Suppose you find some big curved thing out in the world. Some things are curved more tightly than others. But how much more? How can we put a number on how tightly curved something is?
One way is to figure out the radius of curvature. The smaller the radius, the tighter the curve. (Would you tell students this at the beginning? Of course not. But I can’t describe how this can work without giving things away. So consider this a report on my own investigation.)
Let’s apply what we learned two posts ago. To review, we found out that if you pick a point inside a circle, and run a chord through it, the point divides the chord into two segments. The lengths of those segments are inversely proportional, that is, their product is a constant—it’s the same no matter which chord you pick.
Then, last time, we saw how that product varies with the point’s distance from the center.
Let’s see how we can use this to measure radii of curves out in the world. The cool thing is that we can do this remotely. Unlike most radii in school geometry, we can figure out the radius of curvature without ever finding the center of the circle.
The picture above is a hint. If that’s enough for you, don’t read further! Go do it!
Let’s find some arcs. I noticed that in my neighborhood, there is a block where the curbs seem to have different curvatures as they go around corners. In the picture (from Google Earth) you can see that the curb at A looks tighter than the one at B. You can imagine where the center of A is, but for B—it might be inside the house! Let’s measure the radii of curvature anyway.
Here we go: in my basement, I found a piece of cabinet bracket left over from the kitchen remodel. It was almost exactly 50 inches long. The key thing is not the length (though long is good) but that it was straight. A yardstick would work for many applications.
I marked the center of this piece of metal. So each side is 25 inches. Now the insight: This could be a chord. If the center is “the point,” the product is 625 (square inches, though I don’t currently see how to find a useful area this corresponds to).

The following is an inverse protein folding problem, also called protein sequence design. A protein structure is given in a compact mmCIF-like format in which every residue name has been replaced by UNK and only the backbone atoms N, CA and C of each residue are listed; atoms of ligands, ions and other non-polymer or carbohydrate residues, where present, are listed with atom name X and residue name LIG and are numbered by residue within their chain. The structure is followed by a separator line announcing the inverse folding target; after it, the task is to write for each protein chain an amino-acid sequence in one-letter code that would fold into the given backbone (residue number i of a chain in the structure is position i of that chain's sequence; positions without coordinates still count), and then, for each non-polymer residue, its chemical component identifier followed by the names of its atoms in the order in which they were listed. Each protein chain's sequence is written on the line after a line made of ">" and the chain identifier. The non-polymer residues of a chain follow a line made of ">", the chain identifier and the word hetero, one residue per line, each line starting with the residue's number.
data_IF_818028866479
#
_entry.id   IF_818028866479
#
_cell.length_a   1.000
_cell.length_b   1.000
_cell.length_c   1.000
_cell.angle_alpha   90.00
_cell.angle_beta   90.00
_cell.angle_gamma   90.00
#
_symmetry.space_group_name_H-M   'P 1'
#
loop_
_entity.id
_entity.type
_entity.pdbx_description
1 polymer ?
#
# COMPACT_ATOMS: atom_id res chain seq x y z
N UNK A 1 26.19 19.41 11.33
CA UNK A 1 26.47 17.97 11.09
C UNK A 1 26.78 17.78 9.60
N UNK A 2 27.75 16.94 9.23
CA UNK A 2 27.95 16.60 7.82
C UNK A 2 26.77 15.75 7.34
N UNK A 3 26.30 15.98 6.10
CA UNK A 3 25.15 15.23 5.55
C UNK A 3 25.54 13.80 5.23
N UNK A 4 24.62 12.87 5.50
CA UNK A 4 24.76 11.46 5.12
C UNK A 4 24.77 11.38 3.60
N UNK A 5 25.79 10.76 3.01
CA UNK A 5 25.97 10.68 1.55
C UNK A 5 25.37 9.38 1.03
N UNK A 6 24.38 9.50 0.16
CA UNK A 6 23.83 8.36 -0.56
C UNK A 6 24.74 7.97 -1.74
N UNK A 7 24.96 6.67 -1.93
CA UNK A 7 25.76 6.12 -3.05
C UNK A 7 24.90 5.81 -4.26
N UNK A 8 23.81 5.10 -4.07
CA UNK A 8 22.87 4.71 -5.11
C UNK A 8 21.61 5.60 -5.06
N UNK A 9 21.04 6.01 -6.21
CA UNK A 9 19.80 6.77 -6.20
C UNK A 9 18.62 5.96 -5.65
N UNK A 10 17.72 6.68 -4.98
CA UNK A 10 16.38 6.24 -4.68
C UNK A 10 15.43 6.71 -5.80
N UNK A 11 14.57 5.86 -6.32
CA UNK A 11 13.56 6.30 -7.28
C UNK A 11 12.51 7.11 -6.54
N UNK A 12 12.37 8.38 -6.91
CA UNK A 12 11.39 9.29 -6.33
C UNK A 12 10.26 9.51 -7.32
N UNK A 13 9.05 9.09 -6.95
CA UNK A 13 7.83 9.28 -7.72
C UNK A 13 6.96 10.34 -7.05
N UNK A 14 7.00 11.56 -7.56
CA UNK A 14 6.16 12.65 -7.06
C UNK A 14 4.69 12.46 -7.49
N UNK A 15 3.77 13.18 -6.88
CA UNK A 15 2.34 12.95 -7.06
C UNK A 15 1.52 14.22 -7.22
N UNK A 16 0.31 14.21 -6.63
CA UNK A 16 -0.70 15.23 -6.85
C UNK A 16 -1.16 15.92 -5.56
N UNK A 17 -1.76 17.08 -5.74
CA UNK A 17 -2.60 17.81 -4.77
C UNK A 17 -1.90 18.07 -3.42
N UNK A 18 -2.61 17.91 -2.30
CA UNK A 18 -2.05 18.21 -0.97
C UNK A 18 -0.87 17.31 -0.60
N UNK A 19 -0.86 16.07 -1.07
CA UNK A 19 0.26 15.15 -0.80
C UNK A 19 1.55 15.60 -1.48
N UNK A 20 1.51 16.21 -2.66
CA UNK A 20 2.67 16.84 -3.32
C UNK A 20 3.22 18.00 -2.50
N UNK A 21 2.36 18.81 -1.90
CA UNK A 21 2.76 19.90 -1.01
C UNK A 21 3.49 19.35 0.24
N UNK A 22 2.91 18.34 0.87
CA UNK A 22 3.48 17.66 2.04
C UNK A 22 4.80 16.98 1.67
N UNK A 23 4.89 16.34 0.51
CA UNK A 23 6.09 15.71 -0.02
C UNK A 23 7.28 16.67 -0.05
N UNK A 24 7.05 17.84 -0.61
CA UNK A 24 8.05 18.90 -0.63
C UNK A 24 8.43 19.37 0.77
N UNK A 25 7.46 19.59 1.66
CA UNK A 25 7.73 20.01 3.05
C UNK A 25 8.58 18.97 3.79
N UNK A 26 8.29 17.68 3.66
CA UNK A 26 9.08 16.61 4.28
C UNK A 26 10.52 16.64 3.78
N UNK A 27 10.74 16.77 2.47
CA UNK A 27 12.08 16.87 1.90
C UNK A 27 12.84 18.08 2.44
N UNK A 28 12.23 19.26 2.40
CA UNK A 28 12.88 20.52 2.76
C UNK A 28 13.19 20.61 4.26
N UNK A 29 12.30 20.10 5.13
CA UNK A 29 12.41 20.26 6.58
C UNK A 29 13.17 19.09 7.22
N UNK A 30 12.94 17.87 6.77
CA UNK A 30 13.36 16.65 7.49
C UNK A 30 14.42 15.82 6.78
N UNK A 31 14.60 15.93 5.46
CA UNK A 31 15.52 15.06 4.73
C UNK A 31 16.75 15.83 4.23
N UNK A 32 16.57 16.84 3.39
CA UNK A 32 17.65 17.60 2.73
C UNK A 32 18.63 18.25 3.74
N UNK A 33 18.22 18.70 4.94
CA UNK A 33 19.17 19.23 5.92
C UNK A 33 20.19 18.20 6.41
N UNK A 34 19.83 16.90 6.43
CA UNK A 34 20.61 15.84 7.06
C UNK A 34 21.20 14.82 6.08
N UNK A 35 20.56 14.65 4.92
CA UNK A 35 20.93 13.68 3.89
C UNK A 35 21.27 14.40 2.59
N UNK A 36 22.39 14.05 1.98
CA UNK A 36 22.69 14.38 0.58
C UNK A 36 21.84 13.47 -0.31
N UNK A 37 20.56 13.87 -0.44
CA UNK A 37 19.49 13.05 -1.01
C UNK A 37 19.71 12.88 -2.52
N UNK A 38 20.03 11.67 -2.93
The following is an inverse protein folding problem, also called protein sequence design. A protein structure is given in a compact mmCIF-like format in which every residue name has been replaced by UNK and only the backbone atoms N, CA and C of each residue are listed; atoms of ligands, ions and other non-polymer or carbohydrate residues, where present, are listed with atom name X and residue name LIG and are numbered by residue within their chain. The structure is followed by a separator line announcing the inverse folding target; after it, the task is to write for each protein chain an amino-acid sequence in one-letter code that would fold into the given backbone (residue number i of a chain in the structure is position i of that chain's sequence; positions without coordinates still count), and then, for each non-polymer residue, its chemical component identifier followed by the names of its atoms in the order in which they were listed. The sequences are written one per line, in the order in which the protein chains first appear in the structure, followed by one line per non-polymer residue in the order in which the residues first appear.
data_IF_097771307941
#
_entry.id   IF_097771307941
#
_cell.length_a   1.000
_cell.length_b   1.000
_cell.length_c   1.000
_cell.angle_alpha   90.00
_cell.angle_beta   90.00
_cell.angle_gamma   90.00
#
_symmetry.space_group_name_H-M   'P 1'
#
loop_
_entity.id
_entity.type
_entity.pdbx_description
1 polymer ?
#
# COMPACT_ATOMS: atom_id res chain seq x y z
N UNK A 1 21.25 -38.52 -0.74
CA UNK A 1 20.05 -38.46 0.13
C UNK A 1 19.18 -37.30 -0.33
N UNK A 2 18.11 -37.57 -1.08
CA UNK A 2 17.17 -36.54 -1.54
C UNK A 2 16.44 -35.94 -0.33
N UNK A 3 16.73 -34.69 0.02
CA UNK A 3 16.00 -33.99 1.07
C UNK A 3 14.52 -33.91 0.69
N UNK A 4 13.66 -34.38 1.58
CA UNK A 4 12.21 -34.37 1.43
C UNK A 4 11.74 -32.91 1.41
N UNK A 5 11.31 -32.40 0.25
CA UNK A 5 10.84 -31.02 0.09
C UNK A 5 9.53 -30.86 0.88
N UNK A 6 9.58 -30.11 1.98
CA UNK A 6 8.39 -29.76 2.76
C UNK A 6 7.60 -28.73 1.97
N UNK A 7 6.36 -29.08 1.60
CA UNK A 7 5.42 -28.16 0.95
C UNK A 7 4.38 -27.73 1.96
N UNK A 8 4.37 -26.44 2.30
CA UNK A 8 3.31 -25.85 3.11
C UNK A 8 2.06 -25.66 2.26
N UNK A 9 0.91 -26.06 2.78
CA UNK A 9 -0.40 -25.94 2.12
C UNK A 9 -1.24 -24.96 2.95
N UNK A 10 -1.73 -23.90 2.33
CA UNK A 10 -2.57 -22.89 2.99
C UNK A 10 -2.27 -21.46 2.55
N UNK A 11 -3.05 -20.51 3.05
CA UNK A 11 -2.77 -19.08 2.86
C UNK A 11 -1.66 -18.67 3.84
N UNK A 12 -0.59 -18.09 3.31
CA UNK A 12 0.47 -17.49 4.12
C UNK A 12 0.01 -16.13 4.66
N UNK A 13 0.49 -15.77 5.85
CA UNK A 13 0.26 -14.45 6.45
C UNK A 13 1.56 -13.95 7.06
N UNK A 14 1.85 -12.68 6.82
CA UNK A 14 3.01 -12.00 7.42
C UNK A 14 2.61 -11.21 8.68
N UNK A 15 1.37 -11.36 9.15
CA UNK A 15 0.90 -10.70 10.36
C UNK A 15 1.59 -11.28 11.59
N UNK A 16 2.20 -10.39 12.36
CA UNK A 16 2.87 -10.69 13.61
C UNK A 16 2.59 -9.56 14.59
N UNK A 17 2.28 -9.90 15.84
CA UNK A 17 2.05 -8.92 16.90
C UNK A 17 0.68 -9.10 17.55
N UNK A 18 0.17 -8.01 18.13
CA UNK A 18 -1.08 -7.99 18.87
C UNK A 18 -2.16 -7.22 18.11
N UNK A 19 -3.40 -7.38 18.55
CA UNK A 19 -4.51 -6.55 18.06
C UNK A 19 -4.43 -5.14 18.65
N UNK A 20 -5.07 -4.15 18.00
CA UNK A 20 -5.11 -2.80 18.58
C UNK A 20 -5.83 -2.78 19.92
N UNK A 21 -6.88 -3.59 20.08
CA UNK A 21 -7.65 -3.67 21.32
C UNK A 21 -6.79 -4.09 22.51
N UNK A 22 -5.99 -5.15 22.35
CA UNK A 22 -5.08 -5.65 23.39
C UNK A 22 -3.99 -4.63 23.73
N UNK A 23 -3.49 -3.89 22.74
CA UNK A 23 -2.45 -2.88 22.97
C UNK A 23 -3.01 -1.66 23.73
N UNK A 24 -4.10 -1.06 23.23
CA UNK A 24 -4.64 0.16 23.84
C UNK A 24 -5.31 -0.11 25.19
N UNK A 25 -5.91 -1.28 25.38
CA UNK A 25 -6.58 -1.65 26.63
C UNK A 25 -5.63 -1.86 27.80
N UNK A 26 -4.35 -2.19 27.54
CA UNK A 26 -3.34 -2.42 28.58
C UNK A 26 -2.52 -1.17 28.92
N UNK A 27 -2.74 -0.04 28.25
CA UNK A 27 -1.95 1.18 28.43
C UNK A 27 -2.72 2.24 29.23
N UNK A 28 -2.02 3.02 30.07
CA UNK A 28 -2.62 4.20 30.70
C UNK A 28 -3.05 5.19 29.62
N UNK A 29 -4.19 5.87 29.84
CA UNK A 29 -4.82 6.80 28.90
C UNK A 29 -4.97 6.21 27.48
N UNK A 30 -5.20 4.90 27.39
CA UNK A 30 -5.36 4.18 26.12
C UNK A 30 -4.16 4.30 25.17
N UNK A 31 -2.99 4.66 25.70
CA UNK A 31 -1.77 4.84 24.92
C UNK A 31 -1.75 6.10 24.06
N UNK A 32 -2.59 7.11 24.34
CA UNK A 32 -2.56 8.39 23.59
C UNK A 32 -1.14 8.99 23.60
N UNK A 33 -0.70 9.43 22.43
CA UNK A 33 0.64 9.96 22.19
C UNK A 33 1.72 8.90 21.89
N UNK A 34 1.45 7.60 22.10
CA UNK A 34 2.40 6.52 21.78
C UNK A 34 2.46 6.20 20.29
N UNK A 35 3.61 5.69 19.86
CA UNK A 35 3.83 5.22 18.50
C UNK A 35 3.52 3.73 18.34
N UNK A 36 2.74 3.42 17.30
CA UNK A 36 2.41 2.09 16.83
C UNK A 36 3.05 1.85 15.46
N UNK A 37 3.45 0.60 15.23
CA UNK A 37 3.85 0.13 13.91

If I take this piece of metal and lay it as a chord on a large piece of arc—the photo is at curb A—I can measure the perpendicular distance (s for stub) from the middle of this chord out to the arc. That little stub is on a diameter of the circle; the stub distance times the rest of the diameter will be 625. That is, . At this point, we should test our thinking: if the curve is tight, that gap in the middle, the “stub,” should be big. So this formula should give us a smaller radius as the stub, s, increases. (This is true as long as s < 25—showing and understanding that is interesting in itself.)
Onward! The picture at the beginning of this post is a close-up of that little ruler in the setup on curb A. If you squint you can see that the stub distance s is about 2 inches. So , which leads to a diameter of about 315 inches, or a radius of about 13 feet.
Here is the stub at curb B:
Here, the stub distance is about 1 inch, which yields twice the diameter: about 26 feet. Both of these distances are completely reasonable.
This has been a quick taste of the investigation. A bunch of questions should occur to you, for example:
- How accurate is this technique?
- How can you check it?
- Where else can I find big arcs besides curbs?
- How long a stick do I need to measure the radius of the track at school?
- If a curve is changing its radius, what answer do we get?
- How bad is the approximation d = 625/s? (And why would we even think of it?)
- Suppose I want to measure the diameter of a big tank. I can’t get inside. How can I use the same technique if I can’t place my stick as a chord?
- How does this relate to the old how-far-can-you-see-from-the-cow’s-nest problem?
- Is it OK to use the empirical discovery about products if you could never come close to proving the relevant theorem in geometry?
I’d love to hear more from you all. Let me know.
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